Fraud and Corruption Control

Tabled: 29 March 2018

Appendix B. Public Transport Victoria's Response to Operation Fitzroy

In October 2014, IBAC published its investigation report into allegations of serious corruption in the former Department of Transport and PTV. The investigation examined the circumstances around the procurement of infrastructure works between 2006 and 2013. Victoria Police laid more than 100 criminal charges against nine individuals and one company.

To address the issues identified by Operation Fitzroy, IBAC recommended that PTV implement a program of procurement reforms and cultural change. PTV was required to report to IBAC on implementing the reforms. PTV provided a progress report to IBAC in June 2015 and a final report in December 2015, which are available on IBAC's website.

Following IBAC's investigation, PTV committed to a broad range of reform initiatives, including:

  • developing new policies and procedures
  • appointing new specialist staff
  • procuring new systems
  • implementing an extensive program of fraud and corruption-specific training.

IBAC recommended that VAGO consider and review PTV's actions to ensure it identified and addressed systemic weaknesses.

We assessed whether PTV had implemented the reform activities it reported to IBAC in 2015 and whether PTV's current practices address the fraud and corruption control weaknesses identified by IBAC—see Figure B1.

We have rated PTV's implementation of the reforms using a traffic light system:

Reform fully implemented and still in place at PTV

Reform implemented slowly or inconsistently

Reform not implemented, or was implemented but is no longer in place

Conclusion

PTV was subject to public hearings as part of IBAC's Operation Fitzroy and undertook to address the issues identified by that investigation. PTV made considerable progress in implementing many of these initiatives. PTV developed a Fraud and Corruption Control Plan, established a response team, and conducted an extensive training program on fraud and corruption for staff. However, in some cases implementation was slow, or did not occur, as PTV elected over time to take alternative action. Gaps remain in certain areas, meaning work is still required to further reduce the risk of fraud and corruption.

Findings

Figure B1 PTV reforms following Operation Fitzroy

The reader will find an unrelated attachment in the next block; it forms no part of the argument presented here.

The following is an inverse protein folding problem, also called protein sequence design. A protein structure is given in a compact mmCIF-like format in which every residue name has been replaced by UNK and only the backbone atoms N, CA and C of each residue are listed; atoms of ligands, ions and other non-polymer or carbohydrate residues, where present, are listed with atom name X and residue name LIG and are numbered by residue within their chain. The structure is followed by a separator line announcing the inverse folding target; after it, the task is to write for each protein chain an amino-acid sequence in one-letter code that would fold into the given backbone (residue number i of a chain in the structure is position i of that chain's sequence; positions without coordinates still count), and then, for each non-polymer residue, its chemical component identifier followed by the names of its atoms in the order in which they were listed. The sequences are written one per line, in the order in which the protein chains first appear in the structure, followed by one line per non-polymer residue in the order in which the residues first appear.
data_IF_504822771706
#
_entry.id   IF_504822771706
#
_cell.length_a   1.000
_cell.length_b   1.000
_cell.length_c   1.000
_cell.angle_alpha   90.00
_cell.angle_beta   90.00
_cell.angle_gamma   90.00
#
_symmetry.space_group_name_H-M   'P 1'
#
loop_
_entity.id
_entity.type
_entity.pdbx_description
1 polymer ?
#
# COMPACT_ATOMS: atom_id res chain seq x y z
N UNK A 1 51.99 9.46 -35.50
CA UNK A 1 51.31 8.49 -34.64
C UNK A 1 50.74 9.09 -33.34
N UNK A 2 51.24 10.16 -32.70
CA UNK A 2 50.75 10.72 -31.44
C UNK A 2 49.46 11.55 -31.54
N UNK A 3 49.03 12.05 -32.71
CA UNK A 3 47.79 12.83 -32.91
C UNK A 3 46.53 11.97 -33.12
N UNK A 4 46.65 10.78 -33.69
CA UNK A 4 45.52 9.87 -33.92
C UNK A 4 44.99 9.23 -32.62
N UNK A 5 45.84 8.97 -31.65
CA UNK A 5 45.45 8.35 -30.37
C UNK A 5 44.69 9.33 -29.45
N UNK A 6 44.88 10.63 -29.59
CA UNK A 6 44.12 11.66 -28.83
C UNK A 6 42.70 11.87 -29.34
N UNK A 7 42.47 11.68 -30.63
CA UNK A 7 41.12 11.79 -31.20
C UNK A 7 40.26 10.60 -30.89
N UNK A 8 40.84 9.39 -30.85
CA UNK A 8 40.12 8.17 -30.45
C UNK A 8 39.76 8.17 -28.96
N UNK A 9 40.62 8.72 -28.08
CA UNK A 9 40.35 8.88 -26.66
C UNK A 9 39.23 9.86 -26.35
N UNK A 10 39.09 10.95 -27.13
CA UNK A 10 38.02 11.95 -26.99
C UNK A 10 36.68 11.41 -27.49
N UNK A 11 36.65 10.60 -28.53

Reform

Rating

Status

Fraud and corruption reforms

Fraud and corruption risk assessment

PTV conducted a fraud and corruption risk assessment to inform its Fraud and Corruption Control Plan. All risks identified were being managed (see Section 2.2).

Develop a Fraud and Corruption Control Plan

PTV developed a Fraud and Corruption Control Plan consistent with the Australian Standard (see Section 2.3).

Establish fraud and corruption response team

PTV established a fraud and corruption response team that meets quarterly, has appropriate senior membership, has developed terms of reference and keeps minutes of its meetings (see Section 5.2).

Establish fraud and corruption incident register

PTV has established a fraud and corruption incident register (see Section 5.2).

Fraud and corruption lead indicator reporting

PTV has generated reports on lead fraud and corruption control indicators.

Internal control reviews advisor

A dedicated resource to undertake reviews on internal controls and ensure procurement policy compliance was in place but subsequently left PTV.

Procurement reforms

New procurement framework accredited by VGPB

After Operation Fitzroy, PTV developed a new procurement framework, however this framework did not achieve accreditation with the VGPB. It was not until March 2017 that an accredited framework was operational at PTV. This framework only applies to procurements over the value of $25 000 (see Section 4.2).

Creation of 'approval to procure' and 'recommendation to award' stages

PTV created an 'approval to procure' stage and a 'recommendation to award' stage within its procurement process. The addition of these stages has created an added level of control in PTV's approval process for procurements over $25 000.

Monthly monitoring of procurement activity for fraud and corruption indicators